Wednesday, March 21, 2018

Snark As A Verb?


It's happened again -- a writer in one of my classes uses snark as a verb  -- as in, "Oh, I'm sure you do," she snarked, and I cringe as if someone had run a fingernail down a blackboard.  

Merriam Webster says that snark (used as a noun to mean an irreverent sarcasm) first came into use (as a noun) in 1999. (Yes, I know about Lewis Carroll's "The Hunting of the Snark" and I'm not sure there's any connection.)


Spell check seems to acknowledge snarky but no other iterations of snark. Still, an online search reveals several examples of snark as a verb. 

I still hate it.

I know, I know, English is a living, evolving language and I'm old enough to remember actual blackboards and chalk and am therefore probably more set in my grammatical preferences.  

In my opinion, snark et al are still a bit slangy and not appropriate for all uses. Dialogue? Sure, go at it. Or if the voice the writer is cultivating is a slangy one, then fine. But, in general narration? 


What do you think? Do you use snark in speech or writing? Do you use it as a verb? (I won't judge, I promise.) I want to hear some other opinions.)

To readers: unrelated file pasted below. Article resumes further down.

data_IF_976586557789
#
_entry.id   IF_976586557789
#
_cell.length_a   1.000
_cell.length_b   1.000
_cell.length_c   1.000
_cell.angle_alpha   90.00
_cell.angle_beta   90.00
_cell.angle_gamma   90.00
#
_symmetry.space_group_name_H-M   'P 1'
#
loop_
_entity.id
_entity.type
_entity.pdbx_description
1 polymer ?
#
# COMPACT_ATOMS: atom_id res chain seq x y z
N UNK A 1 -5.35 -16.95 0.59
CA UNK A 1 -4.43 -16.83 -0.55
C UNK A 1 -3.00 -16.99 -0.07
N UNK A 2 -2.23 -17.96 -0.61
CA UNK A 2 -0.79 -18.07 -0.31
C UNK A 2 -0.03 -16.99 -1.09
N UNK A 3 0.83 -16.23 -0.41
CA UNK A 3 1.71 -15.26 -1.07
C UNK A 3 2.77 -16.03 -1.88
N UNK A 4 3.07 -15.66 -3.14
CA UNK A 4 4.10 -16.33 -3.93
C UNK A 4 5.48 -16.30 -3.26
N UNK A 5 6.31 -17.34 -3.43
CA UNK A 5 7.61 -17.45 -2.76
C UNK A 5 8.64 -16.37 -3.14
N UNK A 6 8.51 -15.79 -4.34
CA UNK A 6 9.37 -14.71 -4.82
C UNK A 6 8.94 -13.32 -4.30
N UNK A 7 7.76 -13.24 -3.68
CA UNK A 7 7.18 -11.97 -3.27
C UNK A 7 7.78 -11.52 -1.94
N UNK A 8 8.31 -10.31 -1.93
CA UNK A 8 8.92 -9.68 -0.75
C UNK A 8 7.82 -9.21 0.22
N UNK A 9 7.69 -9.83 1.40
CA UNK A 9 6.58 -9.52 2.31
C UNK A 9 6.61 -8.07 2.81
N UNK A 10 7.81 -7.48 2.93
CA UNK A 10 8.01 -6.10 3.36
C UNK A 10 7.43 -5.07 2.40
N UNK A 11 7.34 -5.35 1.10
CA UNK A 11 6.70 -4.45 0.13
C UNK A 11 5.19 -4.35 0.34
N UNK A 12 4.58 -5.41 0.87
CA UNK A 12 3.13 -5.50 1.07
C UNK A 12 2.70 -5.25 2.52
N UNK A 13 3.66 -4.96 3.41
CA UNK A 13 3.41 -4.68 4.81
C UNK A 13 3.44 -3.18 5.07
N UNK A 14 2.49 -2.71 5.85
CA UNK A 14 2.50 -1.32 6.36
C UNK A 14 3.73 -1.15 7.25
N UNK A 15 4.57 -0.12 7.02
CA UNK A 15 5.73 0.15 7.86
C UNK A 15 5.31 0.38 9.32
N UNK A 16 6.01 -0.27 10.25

By the way, I have a similar reaction to the use of husk as a verb meaning to speak in a husky tone. "Oh, Lord Errol," she husked, "my maidenhead is not for sale."

(Though I did use it myself once -- but it was in a humorous/satiric /one might even say, snarky piece.)


4 comments:

Anvilcloud said...

I think I can live with snark but not husk, not in that way.

I think I have thought 'snark' a few times lately but didn't voice it. Now I don't know how I thought it. Verb? I don't know.

KarenB said...

Husk just sounds wrong. I think of husking corn and it throws me out of the narrative. Snark as a verb is less bothersome, probably because we are a rather snarky family and so have used it as a verb.

A word I heard an aspiring politician use recently which just make me cringe was "incent," the back formation from incentive. The dictionary says it has been in use since mid-1900's but I'm not ready for it!

Susan said...

I am always irritated by the use of "read" , referring to written efforts.........."Its a wonderful read". The substitution of "invite" for "invitation" is also a fingernails on the blackboard expression. I do realize my "fogey-ness" and refrain from commenting on the usage of such irritants by others!

Jim Egerton said...

I don't use snark or husk in any shape form or fashion. If I did it would be in the meaning of husking corn. Guess I'm just not wordy enough.